What's more, the story was actually pretty good. It was the right amount of mystery for the target age group (ages nine and above); no one was going to die, but instead Kit was investigating a possible band of "unscrupulous black-market monkey thieves." (I told our kids, "If I were in a band, I'd call us The Unscrupulous Black-Market Monkey Thieves." They said, "What would your song be called?" I said, "Kit Kittredge." They said, "How would it go?" I sang, "Kit Kittredge! Yea!")

Yet another nice thing about this book is the fact that it's set in the Depression, and instead of sitting around being bitter about what they don't have, the Kittredges are focused on trying to help other people who have even less. How did a modern American toy manufacturer finance a book like this? Is someone asleep at the wheel over at American Girl?

Anyway, by the middle of the book my daughter was excited when it was time to read together. She dealt with her fear by skipping ahead and reading the last chapter, so she'd know that everything turned out okay. She might even read the other two books on her own (although she says one of them has a cover that's too scary).

One of the characters is a young hobo Kit's family knows named Will. I was very glad I paid strict attention during the hobo chapters (yes, more than one) of The Areas of My Expertise, as it was good preparation for all the hobo-ocity that takes place in this book.

I'm glad we read this book together, and I would read more Kit Kittredge books with my daughter.

Rating: 6.5 out of 7 giant inflatable monkeys.

Wednesday, September 2, 2009

Jackie Robinson, by Arnold Rampersad

The last of the baseball books I read for my senior research paper turned out to be the best. While I completed the paper in May, I kept many of the books to read. When it came time for us to leave Kansas, I was about a third of the way through this book. The last time I moved while reading a library book, The States Rights Debate by Alpheus Thomas Mason, I just took it with me, and when my mother came to visit three months later I gave it to her to return. (I wonder how large my fine is for that one.) Since I wasn't expecting any of our Kansas family members to come visit soon, I knew I couldn't do that with this one.

Once we got here, though, I checked the book out of the local library and picked up right where I left off. I'm glad I did, because this book was very enjoyable. My wife said to me, "That looks like it would be a hard book because it's huge and non-fiction." (She's not a fan of non-fiction, reading them only when she gets suckered into it by novelized memoirs.) The truth is, though, that it wasn't hard to read at all.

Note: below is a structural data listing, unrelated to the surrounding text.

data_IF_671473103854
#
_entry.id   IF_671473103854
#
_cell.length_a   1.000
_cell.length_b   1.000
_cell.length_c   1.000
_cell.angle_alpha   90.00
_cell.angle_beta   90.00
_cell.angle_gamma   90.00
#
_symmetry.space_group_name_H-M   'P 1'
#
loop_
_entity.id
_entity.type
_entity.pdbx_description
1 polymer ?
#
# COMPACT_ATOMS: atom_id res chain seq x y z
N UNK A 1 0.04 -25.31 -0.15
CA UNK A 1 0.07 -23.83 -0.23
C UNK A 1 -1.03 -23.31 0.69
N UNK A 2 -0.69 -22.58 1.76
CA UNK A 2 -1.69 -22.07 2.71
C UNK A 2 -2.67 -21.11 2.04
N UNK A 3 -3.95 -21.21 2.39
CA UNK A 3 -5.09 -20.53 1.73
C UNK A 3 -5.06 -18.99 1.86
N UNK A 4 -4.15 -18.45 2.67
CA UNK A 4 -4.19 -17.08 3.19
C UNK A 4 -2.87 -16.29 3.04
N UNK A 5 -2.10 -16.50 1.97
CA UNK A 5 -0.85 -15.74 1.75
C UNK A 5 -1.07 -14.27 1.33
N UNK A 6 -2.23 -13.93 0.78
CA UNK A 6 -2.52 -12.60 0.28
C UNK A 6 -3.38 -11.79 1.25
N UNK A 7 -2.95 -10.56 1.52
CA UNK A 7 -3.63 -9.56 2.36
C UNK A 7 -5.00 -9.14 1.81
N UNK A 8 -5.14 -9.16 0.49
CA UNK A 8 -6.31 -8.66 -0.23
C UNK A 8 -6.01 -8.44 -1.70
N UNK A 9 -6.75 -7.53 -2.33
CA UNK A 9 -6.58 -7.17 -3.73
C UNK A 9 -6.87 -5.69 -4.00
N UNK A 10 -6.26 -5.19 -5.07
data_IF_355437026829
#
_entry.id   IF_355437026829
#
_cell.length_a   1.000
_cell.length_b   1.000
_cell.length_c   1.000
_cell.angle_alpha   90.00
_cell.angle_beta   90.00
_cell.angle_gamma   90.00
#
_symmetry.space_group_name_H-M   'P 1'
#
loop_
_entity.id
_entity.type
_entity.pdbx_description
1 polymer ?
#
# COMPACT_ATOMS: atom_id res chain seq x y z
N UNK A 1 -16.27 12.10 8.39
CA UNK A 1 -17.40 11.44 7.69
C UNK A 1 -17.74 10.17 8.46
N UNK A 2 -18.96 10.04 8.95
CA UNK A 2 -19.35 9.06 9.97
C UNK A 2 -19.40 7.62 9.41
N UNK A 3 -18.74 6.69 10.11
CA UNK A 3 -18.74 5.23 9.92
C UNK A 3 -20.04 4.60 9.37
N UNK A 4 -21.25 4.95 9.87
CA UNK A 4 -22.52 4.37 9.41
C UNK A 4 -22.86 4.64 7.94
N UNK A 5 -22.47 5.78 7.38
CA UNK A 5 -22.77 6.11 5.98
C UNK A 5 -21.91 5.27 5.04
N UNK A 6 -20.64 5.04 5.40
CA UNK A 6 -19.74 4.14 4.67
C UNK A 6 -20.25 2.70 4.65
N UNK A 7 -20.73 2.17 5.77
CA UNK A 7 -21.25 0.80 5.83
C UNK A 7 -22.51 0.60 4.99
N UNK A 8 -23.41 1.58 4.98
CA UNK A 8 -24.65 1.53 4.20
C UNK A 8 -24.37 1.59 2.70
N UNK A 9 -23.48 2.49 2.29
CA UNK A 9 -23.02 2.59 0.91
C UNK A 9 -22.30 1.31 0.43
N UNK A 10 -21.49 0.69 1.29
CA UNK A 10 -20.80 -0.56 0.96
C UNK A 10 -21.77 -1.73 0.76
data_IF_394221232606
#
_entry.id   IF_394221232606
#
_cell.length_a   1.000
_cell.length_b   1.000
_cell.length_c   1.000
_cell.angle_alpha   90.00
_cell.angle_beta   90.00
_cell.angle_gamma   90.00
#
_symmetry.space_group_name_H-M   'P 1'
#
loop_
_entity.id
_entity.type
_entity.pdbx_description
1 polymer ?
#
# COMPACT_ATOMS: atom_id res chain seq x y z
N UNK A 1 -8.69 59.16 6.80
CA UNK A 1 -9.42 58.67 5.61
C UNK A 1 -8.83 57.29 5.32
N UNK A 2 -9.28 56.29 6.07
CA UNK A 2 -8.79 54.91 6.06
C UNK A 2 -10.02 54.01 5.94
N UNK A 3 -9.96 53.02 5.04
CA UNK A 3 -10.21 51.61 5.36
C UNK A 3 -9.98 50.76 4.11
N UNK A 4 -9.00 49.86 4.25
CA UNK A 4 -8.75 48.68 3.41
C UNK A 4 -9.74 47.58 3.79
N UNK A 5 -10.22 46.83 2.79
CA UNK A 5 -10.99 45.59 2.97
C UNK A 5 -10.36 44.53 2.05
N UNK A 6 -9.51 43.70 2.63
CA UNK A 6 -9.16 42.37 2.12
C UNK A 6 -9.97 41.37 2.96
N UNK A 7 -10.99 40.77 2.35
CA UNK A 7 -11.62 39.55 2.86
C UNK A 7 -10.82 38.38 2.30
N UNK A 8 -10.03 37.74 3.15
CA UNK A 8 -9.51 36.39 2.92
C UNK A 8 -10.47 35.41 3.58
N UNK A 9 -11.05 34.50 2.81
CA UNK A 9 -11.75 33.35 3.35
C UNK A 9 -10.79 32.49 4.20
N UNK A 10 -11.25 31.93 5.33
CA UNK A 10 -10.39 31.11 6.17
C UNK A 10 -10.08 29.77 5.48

I'd always thought of Jackie Robinson a lot like Neil Armstrong: he was the first man on the moon, but he was just an astronaut, not a champion of moon-people rights. This book taught me how wrong I was to think of Robinson like that. He was very much concerned with civil rights, not just with playing baseball. He agreed to integrate baseball, and suffer with the difficulties that would bring, because he wanted to advance the civil rights fight and his skills were such that he could best do that through baseball.

I've previously read a concise biography of Martin Luther King, written by Martin Marty (seriously), so I knew a little about the split in the civil rights movement towards the late sixties, and the way King was being marginalized at the time of his death. Robinson experienced much of the same, as militant groups like Nation of Islam belittled him and pressed him aside. This book made me more interested in reading a biography of Malcolm X, but I'm not sure I'd get the complete story if I read his autobiography he wrote with Alex Haley.

I also was interested to learn about Robinson's political views. He supported Nixon in 1960 but by 1968 he thought Nixon's election was a threat to American blacks. Robinson was consistent on the issues, but as the parties and politicians shifted around him, he went from Republican to Democrat and back a few times.

Having grown up in Los Angeles, I'm a bit of a Dodgers fan, and I always loved to remind Giants fans that, when faced with a trade to the Giants, Robinson had preferred to retire. The truth, though, is that Robinson had decided to retire from baseball no matter if he was traded or not, and only didn't tell the Dodgers about it before the trade because he had a lucrative deal with a magazine for exclusive rights to the news of his retirement. Today when a ballplayer retires he has to worry about whether to burn his pile of money on the lawn of his Florida mansion or his Arizona mansion, but when Robinson retired, he spent the next 15 years worrying about income.

Rampersad goes a little light on the baseball, treating it like just a job that his subject happened to have, which I actually didn't mind too much. Having already read Brooklyn's Dodgers and The Dodgers Move West this summer, I already knew about a lot of the teammates and important Dodgers events that happened during Robinson's tenure, like the 1950 collapse to Philadelphia, the 1951 collapse to the Giants, winning the 1955 World Series, and losing the 1956 series in seven games. A reader not as familiar with the 1950s Dodgers might need to make occasional reference to a baseball almanac or Wikipedia.

Rating: 6 out of 7 giant inflatable monkeys.